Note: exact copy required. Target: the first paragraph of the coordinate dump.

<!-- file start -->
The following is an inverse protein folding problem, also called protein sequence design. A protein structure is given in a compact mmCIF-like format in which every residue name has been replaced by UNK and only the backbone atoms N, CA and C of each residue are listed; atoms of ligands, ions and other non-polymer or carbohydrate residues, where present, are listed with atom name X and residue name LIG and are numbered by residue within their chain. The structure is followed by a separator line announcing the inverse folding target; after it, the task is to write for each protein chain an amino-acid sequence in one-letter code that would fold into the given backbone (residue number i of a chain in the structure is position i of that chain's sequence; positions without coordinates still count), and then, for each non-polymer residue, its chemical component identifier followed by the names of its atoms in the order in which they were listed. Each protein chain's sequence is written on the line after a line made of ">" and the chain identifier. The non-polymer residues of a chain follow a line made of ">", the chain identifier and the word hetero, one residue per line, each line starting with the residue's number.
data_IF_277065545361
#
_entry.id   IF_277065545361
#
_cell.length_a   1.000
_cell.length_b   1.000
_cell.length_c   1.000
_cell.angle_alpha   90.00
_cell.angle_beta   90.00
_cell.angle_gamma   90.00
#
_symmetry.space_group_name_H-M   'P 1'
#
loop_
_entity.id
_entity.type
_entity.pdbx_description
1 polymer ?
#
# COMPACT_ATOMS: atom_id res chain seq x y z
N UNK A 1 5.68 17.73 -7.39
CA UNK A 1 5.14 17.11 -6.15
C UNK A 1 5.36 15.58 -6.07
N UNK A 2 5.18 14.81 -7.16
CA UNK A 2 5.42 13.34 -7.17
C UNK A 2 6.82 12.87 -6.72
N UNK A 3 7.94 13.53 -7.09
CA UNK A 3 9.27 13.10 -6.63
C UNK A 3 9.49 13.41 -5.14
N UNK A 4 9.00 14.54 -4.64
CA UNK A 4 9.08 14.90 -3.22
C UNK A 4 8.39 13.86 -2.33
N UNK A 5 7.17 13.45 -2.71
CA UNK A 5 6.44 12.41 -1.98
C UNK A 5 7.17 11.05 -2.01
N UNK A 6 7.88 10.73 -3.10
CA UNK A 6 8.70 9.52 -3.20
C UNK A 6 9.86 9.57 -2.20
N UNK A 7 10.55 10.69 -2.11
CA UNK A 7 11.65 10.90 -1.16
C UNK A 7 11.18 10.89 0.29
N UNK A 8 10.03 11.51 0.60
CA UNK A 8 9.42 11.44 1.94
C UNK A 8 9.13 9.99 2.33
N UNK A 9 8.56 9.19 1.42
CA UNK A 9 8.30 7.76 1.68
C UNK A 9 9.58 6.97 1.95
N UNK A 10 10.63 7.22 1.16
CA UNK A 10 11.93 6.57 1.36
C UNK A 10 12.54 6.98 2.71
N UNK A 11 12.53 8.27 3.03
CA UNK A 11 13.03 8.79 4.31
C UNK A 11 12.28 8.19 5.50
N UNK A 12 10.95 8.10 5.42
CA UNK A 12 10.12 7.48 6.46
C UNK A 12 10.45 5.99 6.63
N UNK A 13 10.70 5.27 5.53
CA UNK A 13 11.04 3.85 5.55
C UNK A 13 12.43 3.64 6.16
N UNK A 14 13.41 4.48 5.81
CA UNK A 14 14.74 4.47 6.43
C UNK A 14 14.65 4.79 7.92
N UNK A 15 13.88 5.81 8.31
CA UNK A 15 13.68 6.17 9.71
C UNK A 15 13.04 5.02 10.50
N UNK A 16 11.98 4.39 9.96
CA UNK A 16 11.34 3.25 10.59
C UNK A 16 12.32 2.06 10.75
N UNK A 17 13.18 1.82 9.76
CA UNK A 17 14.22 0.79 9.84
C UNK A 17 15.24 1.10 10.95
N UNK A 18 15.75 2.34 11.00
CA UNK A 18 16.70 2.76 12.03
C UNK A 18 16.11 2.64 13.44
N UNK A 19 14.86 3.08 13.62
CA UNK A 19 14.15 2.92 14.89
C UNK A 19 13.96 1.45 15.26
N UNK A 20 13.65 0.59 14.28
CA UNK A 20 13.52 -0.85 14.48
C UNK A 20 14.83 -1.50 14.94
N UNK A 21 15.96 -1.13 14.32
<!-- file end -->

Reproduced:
The following is an inverse protein folding problem, also called protein sequence design. A protein structure is given in a compact mmCIF-like format in which every residue name has been replaced by UNK and only the backbone atoms N, CA and C of each residue are listed; atoms of ligands, ions and other non-polymer or carbohydrate residues, where present, are listed with atom name X and residue name LIG and are numbered by residue within their chain. The structure is followed by a separator line announcing the inverse folding target; after it, the task is to write for each protein chain an amino-acid sequence in one-letter code that would fold into the given backbone (residue number i of a chain in the structure is position i of that chain's sequence; positions without coordinates still count), and then, for each non-polymer residue, its chemical component identifier followed by the names of its atoms in the order in which they were listed. Each protein chain's sequence is written on the line after a line made of ">" and the chain identifier. The non-polymer residues of a chain follow a line made of ">", the chain identifier and the word hetero, one residue per line, each line starting with the residue's number.